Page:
Abdominal ultrasonography (Nemio 30, Toshiba, Japan) was performed by an experienced examiner who was blinded to the results. NAFLD was defined as the presence of hepatic steatosis in ultrasonography, indicated by a bright hepatic echo pattern, increased attenuation of the echo beam, and loss of intrahepatic architectural detail without a secondary cause. The degree of NAFLD was categorized as absent, mild, moderate, or severe based on the NAFLD sonographic criteria.
Basic Characteristics of the Participants
Among the premenopausal women, 19.5% were classed as having hepatic steatosis; 39.9% of the postmenopausal women were a diagnosed as having hepatic steatosis through abdominal ultrasonography.
Table 1 presents the characteristics of the participants. Compared with premenopausal women without hepatic steatosis, those with hepatic steatosis were older (P< 0.01); had significantly higher values for BMI, WC, WHR, WHtR, PBF, systolic blood pressure (SBP), and diabolic blood pressure (DBP);had significantly higher levels of TC, TG, LDL-c, FBG, ALT, AST, SUA, and hs-CRP; had a significantly higher likelihood of having diabetes (all P< 0.01); and had lower HDL-c levels (P< 0.01). Compared with postmenopausal women without hepatic steatosis, those with hepatic steatosis had significantly higher BMI, WC, WHR, WHtR, PBF, SBP, and DBP values and TG, LDL-c, FBG, ALT, SUA, and hs-CRP levels and a significantly higher rate of diabetes (all P< 0.01) but lower HDL-c levels (P< 0.01).No significant differences in age, TC level, or AST level were observed between the two groups.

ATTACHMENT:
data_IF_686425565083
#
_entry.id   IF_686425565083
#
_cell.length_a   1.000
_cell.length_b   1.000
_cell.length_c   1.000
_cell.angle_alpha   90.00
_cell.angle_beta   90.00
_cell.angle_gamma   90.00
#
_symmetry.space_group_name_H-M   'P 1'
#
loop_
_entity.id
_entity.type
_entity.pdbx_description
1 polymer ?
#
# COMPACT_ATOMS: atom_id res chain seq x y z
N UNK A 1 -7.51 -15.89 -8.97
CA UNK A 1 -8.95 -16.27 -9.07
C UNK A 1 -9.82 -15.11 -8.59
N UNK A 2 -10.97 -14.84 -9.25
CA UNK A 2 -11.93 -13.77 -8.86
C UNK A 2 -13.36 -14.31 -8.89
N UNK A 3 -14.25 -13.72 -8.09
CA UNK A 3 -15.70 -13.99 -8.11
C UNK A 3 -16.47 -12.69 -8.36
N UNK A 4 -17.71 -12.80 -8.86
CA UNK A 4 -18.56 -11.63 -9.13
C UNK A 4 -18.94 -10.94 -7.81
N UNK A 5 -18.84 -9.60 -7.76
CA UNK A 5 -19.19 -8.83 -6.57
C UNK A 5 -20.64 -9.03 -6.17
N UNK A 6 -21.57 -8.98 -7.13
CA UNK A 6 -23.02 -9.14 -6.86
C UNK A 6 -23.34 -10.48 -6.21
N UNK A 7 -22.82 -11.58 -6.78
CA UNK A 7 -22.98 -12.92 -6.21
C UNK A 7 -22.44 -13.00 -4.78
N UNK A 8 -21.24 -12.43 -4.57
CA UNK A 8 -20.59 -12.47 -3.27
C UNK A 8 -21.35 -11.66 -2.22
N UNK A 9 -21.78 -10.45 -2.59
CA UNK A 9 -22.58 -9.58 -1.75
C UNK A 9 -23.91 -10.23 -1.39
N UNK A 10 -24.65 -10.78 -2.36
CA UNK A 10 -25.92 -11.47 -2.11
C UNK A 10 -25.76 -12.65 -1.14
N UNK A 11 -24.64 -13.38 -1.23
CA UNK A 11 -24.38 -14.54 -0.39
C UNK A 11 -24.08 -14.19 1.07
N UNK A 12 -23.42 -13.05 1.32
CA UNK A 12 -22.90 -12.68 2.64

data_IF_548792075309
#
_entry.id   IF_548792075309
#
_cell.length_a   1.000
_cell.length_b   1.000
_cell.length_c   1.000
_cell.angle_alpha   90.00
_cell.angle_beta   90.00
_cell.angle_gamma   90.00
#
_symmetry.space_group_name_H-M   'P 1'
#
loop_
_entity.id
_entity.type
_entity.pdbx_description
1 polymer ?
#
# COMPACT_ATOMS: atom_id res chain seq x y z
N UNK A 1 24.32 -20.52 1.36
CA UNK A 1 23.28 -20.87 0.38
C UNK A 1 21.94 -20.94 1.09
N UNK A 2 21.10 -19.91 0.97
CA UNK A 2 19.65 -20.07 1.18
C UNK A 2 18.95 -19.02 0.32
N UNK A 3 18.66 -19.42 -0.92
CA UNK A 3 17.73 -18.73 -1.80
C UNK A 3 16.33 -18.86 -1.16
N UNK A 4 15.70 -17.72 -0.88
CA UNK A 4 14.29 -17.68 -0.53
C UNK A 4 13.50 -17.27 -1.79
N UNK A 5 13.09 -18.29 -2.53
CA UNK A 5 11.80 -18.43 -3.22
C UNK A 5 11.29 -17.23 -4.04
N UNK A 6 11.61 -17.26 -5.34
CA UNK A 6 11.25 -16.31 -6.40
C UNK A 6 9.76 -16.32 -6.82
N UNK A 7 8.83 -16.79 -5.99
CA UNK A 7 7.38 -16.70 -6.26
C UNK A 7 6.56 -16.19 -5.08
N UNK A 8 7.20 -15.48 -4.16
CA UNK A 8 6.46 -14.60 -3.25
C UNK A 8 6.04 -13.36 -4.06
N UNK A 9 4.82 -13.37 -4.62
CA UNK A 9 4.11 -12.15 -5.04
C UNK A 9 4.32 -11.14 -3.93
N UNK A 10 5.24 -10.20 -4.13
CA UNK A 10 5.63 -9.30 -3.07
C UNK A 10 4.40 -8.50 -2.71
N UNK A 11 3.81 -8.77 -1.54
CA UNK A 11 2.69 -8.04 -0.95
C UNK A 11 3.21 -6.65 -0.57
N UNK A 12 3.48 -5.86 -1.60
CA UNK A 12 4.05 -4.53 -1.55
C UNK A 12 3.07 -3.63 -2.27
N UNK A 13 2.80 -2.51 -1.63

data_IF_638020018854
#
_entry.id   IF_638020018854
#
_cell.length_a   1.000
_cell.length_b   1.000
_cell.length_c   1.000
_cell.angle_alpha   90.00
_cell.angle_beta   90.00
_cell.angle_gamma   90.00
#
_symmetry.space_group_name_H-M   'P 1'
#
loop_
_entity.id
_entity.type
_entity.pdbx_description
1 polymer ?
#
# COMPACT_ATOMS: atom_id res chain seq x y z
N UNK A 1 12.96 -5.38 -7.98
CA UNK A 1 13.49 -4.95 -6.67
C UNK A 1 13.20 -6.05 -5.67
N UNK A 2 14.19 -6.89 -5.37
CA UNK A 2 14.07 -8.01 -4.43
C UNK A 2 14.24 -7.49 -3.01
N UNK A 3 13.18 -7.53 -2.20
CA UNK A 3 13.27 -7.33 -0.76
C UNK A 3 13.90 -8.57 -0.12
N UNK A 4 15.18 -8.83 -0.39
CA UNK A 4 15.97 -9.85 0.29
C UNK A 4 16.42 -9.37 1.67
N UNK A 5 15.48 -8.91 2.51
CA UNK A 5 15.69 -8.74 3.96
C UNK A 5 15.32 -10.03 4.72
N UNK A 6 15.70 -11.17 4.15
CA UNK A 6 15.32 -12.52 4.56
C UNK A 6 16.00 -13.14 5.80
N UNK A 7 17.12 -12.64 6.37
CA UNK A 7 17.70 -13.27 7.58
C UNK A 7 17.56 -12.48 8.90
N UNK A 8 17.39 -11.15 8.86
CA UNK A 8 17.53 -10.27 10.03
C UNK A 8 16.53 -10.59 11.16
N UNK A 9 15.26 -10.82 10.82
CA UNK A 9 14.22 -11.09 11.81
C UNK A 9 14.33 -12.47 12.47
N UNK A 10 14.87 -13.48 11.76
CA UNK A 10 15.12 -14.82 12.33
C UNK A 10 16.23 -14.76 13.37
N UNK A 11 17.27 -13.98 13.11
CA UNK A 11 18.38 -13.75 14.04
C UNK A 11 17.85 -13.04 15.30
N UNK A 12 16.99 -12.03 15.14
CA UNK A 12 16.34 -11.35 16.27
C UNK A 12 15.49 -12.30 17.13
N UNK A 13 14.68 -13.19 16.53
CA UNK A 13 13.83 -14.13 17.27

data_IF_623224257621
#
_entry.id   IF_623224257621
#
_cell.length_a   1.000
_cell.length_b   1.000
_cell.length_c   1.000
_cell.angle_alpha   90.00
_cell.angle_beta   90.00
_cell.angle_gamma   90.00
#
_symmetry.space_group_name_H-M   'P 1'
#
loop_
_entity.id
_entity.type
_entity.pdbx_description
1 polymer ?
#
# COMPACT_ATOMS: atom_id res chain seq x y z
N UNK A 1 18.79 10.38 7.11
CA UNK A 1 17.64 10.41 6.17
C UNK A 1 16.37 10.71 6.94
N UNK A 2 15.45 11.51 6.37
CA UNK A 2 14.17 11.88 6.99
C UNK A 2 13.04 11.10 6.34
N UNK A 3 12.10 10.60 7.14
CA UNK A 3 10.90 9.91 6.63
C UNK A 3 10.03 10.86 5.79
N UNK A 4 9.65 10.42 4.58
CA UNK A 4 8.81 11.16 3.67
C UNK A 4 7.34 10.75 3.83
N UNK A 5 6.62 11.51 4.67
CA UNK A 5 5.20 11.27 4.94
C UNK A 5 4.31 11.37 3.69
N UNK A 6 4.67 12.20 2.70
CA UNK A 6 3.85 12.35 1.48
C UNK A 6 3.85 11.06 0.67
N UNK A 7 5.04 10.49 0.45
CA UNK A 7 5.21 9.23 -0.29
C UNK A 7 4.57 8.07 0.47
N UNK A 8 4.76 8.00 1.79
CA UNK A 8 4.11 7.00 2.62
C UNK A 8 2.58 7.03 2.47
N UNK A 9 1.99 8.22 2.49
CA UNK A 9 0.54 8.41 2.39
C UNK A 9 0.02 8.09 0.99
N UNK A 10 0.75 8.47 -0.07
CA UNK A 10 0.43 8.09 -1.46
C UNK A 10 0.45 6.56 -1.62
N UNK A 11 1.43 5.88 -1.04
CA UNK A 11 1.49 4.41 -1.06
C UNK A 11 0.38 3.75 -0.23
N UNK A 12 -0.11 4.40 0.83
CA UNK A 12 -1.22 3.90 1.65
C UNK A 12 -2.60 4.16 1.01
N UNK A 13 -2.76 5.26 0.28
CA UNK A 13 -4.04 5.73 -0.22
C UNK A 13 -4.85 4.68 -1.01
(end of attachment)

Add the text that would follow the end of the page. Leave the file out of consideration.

Table 1 Baseline Characteristics with and without Hepatic Steatosis Among Pre- and Postmenopausal Women